JOHNNY ENGLISH is a delightfully silly summer comedy starring Rowan Atkinson, Mr. Bean, in the title role, as a bumbling spy clerk who gets the chance to be England’s number one secret agent when the Crown Jewels are stolen. Fans of James Bond, Inspector Clouseau, and Maxwell Smart, and those who would like a cleaner AUSTIN POWERS movie, may love this genial spoof, which, however, contains a few obscenities, brief toilet humor, and other light objectionable content.
(BB, PP, Acap, Ab, C, L, V, S, N, A, D, M) Moral worldview with highly patriotic protagonist as well as anti-capitalist element where villain is a greedy, wealthy businessman, and a few anti-Christian jokes where criminal has “Jesus is coming; look busy” tattooed on his lower back and where hero mistakes Anglican archbishop for someone else, mixed with serious, positive Christian elements at a funeral and in a coronation ceremony; five obscenities, two light profanities, and bathroom humor about feces where man climbs pipe tunnel that leads to toilets; light action violence and comic violence none bloody, such as car chase, gunfire, pratfalls, fighting, and man threatens pet dog with gun; very light suggestive banter between hero and his love interest; rear male nudity used for comic effect and brief female cleavage, including one scene where man accidentally falls on heavy woman’s bosom; a few scenes of social drinking at parties; comic scenes of characters being drugged with muscle relaxant and truth serum; and, main character lies a lot to get out of trouble.
GENRE: Comedy/Spy Spoof
“The word mistake, sir, is not one that appears in my dictionary.” When you hear that from Rowan Atkinson, TV’s MR. BEAN, you just know you’re in for a fun, summer ride. Atkinson plays Johnny English, a third rate British spy, in this silly, and genuinely funny, movie, JOHNNY ENGLISH. The story is largely predictable: bad guy Pascal Sauvage (John Malchovich) has a diabolical (and far-fetched) plot to doom England. All of England’s top spies are wiped out, so our man English must rise to the occasion and save crown and country. Of course, English, who is a marvelous mix of Inspector Clouseau, Agent James Bond, and Maxwell Smart, sees the danger no one else sees and must get his man and convince his boss that he’s on the right track.
JOHNNY ENGLISH spoofs all the classic spy movie elements: the car chase, the beautiful and mysterious counter-spy, the faithful and capable assistant, the gadgets, and, of course, the Aston Martin supercar. Even though the viewer can see many of the gags coming a mile away, they are pulled off with great skill. Atkinson’s expressive face and physical humor deliver them perfectly. Some of Atkinson’s antics elicit mild giggles, others are truly hilarious, including a rather unforgettable car chase and a case of mistaken serums. His Bond-esque raised eyebrow is priceless.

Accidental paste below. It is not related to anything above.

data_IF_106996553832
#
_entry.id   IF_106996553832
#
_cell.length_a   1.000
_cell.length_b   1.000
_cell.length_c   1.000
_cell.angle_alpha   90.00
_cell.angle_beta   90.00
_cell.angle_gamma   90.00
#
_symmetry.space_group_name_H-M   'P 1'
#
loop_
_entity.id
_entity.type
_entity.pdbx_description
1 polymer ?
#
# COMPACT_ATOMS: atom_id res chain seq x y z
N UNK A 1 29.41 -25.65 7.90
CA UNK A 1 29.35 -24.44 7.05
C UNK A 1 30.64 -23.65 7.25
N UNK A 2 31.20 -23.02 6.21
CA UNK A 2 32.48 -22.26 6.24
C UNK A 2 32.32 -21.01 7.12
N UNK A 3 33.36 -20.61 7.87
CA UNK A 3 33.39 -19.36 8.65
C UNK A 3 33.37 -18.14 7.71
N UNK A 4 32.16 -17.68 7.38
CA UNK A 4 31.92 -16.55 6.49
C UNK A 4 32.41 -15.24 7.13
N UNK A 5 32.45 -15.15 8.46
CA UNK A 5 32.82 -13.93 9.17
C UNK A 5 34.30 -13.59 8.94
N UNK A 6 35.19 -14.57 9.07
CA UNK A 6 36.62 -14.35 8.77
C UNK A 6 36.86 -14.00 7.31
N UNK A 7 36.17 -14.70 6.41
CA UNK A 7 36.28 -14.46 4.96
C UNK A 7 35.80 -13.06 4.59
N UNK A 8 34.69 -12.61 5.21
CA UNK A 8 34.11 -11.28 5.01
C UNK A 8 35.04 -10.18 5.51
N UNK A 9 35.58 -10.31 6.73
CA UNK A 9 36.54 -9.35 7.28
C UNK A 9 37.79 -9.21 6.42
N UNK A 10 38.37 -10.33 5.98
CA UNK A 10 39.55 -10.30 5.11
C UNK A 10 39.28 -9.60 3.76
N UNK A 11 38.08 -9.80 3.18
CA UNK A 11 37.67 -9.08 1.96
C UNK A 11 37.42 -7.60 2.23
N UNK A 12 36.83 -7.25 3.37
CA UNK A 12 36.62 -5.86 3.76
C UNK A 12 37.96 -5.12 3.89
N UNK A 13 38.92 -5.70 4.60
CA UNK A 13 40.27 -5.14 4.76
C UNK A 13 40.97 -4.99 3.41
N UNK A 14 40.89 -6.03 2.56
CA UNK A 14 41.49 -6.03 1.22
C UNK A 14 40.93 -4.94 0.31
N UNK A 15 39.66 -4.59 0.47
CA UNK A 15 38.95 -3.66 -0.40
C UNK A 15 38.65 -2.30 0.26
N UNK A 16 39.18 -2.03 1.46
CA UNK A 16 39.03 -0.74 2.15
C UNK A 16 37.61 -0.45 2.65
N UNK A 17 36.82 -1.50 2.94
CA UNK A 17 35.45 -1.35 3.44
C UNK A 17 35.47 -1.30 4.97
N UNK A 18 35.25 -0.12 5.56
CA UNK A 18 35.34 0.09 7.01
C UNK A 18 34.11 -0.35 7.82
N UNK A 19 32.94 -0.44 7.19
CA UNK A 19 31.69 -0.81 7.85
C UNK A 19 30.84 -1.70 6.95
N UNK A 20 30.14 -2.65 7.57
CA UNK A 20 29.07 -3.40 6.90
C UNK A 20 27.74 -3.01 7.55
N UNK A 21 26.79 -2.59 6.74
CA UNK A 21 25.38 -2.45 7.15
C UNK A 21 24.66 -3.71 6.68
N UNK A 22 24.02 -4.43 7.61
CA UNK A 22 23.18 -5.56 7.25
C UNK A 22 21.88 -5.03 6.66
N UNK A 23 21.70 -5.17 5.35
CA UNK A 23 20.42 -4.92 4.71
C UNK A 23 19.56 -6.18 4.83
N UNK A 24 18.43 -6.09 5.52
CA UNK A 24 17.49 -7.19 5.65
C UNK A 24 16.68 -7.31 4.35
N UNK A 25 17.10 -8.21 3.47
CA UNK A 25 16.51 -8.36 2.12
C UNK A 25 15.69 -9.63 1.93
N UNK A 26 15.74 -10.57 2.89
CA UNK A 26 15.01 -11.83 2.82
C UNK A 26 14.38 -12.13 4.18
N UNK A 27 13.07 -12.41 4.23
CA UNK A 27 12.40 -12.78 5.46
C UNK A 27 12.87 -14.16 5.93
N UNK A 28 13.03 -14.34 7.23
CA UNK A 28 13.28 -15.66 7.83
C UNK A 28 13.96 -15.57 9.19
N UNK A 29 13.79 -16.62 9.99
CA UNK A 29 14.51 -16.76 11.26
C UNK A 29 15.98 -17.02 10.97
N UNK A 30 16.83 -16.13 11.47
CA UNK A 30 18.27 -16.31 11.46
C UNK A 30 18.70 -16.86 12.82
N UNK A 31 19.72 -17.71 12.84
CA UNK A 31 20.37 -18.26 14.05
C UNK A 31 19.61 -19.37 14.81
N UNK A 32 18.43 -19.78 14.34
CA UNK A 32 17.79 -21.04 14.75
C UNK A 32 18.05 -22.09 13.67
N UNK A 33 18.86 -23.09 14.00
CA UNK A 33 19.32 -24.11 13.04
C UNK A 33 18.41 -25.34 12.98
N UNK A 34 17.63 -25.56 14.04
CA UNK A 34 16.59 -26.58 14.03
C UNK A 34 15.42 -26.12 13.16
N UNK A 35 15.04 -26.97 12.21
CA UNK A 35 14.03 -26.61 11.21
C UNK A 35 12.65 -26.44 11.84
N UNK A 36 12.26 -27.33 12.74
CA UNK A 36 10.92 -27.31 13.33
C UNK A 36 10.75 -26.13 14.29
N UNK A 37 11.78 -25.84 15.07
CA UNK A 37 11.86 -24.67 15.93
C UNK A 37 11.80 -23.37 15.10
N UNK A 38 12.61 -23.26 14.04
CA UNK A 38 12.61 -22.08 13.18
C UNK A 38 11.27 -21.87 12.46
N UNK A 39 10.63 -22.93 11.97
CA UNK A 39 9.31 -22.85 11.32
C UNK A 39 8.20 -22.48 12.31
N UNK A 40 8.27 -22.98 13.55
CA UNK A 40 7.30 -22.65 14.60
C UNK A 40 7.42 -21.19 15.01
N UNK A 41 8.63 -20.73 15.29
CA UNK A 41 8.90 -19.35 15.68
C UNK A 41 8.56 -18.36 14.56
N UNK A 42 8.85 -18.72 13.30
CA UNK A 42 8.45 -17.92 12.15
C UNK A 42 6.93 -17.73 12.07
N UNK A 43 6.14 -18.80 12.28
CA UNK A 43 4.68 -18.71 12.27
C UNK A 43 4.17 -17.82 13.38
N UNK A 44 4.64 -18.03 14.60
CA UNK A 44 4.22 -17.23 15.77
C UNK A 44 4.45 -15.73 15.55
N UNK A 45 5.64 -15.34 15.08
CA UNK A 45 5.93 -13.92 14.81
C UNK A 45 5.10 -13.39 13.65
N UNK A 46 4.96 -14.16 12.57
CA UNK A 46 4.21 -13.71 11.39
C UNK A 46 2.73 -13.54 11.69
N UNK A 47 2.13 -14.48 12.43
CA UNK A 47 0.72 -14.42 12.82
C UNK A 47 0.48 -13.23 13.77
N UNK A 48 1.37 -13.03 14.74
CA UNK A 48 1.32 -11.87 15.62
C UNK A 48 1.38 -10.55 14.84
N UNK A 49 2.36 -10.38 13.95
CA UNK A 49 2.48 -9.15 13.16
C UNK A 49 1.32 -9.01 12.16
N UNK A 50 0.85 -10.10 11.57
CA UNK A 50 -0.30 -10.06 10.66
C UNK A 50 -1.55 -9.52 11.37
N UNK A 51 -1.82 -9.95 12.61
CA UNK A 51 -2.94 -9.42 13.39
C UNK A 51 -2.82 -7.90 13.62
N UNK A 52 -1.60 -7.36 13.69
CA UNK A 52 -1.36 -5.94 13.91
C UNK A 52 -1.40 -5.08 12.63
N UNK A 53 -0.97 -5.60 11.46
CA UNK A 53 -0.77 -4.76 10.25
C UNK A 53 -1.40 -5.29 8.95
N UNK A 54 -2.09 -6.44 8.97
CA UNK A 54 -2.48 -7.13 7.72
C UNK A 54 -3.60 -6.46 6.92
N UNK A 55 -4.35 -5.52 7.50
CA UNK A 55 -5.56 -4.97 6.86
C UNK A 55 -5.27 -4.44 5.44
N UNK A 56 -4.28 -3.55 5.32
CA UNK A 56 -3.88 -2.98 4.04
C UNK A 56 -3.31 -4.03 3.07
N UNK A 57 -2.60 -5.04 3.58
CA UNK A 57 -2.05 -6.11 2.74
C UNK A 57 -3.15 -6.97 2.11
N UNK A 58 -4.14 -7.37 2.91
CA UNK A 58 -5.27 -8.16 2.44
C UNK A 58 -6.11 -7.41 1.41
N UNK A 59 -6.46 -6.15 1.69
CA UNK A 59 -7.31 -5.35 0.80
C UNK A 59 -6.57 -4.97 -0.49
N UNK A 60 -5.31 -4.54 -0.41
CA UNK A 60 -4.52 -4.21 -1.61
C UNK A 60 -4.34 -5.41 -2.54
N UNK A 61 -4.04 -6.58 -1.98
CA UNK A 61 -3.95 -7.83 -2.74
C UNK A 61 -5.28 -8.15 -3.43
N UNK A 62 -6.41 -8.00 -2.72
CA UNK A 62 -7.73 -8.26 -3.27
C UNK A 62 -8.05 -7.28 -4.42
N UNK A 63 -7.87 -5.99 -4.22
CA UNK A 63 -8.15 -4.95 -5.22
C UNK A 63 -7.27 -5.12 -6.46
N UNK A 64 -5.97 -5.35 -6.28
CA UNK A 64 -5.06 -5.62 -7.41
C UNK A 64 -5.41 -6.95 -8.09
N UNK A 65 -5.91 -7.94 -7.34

JOHNNY ENGLISH contains elements of deception and defying authority. English often lies to get out of trouble and defies orders to get his man, but he’s also very patriotic, persistent, and loves to make jokes about the French. There are also some scenes of brief action violence in JOHNNY ENGLISH as spies meet spies, but none of these scenes is particularly brutal or bloody, and many are comic. English’s love interest, Lorna Campbell (Natalie Imbruglia), adds a little sizzle and innuendo to the plot. “Have you made love to many women?” she asks English. “One does one’s best,” English brags, but his startled expression and, at first, baffled reaction to her question couches the innuendo in comedy. Nevertheless, the sexual content will be clear to older children. There is also some crude bathroom humor as English decides to enter a building via a pipe that turns out to lead to some toilets in the men’s room. You can imagine the result. Finally, one of the villain’s henchman has the words, “Jesus is coming; look busy” tattooed on his lower back, which leads to a major joke later on in the movie. Also, English mistakes the Archbishop of Canterbury for someone else. These elements seem to be anti-Christian and offensive in a mocking sort of way, but two scenes in the movie, one set at a funeral and one set at a coronation ceremony, contain positive Christian references.
English slides in and out of being smooth and then abruptly bumbling in a way that makes him quite charming. John Malkovich is funny as the evil, smirking French villain, but could have taken that villainy a bit further for more comic effect. Also, his character is another greedy, maniacal businessman, an anti-capitalist cliché.
All in all, however, JOHNNY ENGLISH is a nice oasis of silliness and fairly clean summer fun, especially for those who avoid AUSTIN POWERS for its crassness and vulgarity.
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